Who Are the Philosophers?

When I think about some of the famous philosophers throughout history I notice something about most of the early ones.  They were always by the side of powerful, successful, wealthy people who sought counsel on how to handle success and how to grow.

Some of the great works of philosophy come out of what we might call today personal coaching or consulting sessions.  Philosophy has its origins firmly rooted in efforts to help those who are serious about it to achieve their best life.

This is not to condemn any form of disinterested speculation or claim that philosophy must always be clearly connected to living a better life today.  But the observation does highlight the fact that those who are called philosophers today, almost exclusively college professors who specialize in quite obscure topics, might actually be less like the ancient philosophers than people today who are considered “cheesy”.

Tony Robbins, for example, spends most of his life being paid by highly successful people who want to find the good life.  As non-philosophical as his language and marketing may seem to a college professor, what he does is primarily provide new mental models and conceptual tools that help his clients progress to their next goal.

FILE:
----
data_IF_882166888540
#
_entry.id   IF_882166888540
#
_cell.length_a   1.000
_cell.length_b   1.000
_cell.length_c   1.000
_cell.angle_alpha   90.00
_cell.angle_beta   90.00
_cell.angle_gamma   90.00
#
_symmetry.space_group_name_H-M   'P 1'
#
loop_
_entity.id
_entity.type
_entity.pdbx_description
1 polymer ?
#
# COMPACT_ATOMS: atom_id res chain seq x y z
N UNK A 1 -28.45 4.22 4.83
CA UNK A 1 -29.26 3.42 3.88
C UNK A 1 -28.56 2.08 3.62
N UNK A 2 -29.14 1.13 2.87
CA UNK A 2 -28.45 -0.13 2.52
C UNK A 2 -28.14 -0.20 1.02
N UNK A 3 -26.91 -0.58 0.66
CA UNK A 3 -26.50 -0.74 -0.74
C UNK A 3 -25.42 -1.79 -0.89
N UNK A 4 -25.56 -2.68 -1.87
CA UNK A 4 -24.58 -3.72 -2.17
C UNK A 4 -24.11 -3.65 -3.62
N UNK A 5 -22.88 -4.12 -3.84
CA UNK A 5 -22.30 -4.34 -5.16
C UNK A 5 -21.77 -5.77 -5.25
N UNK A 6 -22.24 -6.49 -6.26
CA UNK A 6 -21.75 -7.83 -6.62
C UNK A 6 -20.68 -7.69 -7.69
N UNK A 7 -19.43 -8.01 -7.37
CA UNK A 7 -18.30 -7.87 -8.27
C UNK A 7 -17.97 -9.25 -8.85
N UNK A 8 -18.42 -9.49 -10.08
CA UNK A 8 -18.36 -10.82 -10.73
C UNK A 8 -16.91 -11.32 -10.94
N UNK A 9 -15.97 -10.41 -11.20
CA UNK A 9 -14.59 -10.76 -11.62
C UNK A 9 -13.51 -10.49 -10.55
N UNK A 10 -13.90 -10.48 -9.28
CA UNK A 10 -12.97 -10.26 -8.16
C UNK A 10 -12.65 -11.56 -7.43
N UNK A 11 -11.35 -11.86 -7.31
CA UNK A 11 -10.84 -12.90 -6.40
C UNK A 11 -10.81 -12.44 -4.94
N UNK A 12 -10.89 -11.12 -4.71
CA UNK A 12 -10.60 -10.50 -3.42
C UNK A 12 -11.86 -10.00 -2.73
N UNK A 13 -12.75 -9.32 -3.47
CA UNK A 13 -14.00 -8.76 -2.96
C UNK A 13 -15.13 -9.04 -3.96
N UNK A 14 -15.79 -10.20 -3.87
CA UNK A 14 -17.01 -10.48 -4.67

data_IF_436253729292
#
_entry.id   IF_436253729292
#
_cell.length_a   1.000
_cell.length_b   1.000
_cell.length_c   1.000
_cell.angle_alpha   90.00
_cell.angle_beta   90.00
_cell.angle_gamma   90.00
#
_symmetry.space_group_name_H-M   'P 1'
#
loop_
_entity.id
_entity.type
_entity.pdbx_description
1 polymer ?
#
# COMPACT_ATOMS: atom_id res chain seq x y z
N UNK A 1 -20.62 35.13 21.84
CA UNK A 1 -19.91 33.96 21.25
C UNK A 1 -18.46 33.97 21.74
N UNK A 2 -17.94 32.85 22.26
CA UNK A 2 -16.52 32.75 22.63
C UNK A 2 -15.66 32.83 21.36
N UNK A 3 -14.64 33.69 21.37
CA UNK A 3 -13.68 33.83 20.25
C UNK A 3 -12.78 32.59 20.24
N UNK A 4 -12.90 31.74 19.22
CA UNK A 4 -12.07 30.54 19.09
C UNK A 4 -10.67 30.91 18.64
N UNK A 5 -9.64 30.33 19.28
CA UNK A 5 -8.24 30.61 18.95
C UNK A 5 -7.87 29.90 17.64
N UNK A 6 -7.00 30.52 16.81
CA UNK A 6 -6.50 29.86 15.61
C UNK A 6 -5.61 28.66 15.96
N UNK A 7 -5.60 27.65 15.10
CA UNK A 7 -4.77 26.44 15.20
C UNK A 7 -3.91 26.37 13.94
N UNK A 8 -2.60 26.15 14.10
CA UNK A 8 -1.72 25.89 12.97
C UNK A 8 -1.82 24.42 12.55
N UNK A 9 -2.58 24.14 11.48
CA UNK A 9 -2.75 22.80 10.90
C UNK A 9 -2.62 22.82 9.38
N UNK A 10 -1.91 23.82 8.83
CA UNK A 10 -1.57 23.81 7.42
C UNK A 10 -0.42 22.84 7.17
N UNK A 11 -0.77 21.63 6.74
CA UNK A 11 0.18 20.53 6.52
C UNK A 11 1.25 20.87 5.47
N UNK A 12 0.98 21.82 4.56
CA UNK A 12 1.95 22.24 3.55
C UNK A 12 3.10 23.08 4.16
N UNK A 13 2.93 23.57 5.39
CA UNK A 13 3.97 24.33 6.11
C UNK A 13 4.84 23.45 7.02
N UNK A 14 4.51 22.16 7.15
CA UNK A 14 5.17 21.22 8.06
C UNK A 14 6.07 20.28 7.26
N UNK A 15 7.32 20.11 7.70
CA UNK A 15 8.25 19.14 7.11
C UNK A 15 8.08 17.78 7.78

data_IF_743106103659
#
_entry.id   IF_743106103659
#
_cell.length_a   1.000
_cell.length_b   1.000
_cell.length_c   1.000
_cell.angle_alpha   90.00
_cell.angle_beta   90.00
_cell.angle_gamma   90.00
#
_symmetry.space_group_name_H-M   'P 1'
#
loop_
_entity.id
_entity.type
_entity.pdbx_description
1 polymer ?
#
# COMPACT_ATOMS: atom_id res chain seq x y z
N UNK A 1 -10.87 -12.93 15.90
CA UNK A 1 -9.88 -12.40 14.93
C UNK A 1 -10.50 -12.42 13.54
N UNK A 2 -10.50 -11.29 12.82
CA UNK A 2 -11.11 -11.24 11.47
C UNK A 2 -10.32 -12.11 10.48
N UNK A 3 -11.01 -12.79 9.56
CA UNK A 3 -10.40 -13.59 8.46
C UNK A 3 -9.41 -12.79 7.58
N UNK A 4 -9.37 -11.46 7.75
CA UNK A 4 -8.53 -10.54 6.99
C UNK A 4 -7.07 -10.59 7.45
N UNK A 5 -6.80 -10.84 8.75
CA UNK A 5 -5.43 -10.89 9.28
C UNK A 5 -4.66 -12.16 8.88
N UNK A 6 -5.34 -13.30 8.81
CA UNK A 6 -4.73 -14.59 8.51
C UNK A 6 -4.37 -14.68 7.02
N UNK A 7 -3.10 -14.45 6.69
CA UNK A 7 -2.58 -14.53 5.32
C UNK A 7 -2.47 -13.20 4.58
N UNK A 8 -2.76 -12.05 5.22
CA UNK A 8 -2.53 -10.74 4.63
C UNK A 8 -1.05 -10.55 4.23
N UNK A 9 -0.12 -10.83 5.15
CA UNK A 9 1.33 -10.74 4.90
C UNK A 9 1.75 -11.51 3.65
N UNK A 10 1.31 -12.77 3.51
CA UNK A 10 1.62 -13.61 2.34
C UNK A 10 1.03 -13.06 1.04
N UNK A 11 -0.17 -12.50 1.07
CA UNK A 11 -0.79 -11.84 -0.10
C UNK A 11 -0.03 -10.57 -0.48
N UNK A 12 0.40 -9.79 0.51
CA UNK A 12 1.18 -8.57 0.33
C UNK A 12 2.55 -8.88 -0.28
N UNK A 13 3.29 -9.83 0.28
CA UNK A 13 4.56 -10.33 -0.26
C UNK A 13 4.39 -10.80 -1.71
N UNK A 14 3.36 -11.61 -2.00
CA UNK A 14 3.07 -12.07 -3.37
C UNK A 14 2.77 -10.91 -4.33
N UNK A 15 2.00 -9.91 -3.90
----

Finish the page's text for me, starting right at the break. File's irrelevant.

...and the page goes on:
This isn’t a matter of better or worse.  I don’t think a professor obsessed with solutions to hypothetical ethical problems found only in academic journals is better or worse than a consultant or life coach obsessed with getting clients to achieve “exponential growth” or whatever the phrase of the day is.

The realization is more interesting to me as a way to put the old revered thinkers in perspective.  Most of them were not crafting their ideas in the abstract, but were doing it with specific goals and often for specific clients.  It’s a reminder that truly profound and enduring insights are not only to be found in disinterested analysis, but can also be found in practical attempts to solve present problems.

I’ve met a number of entrepreneurs who I think have truly original philosophical insights.  Most of them would never dream of writing them down or sharing them in the abstract, outside of specific applications to their work.  They have been trained to believe that philosophers do that, and they aren’t philosophers.  There are some brilliant, potentially breakthrough ideas trapped in the minds of practical people.  There is a lot of deep wisdom to be found if you’re patient and willing to look.

This doesn’t mean it’s everywhere.  It doesn’t mean doing philosophy well is easy.  I don’t think it is.  I think most stuff – academic or not – isn’t very good.  But it does mean it can be found in more than one place.  After all, Machiavelli was writing a paper for a client.

Related: Steve Patterson and I discussed what it means to do philosophy outside of official academic circles in this podcast episode.  Check it out!

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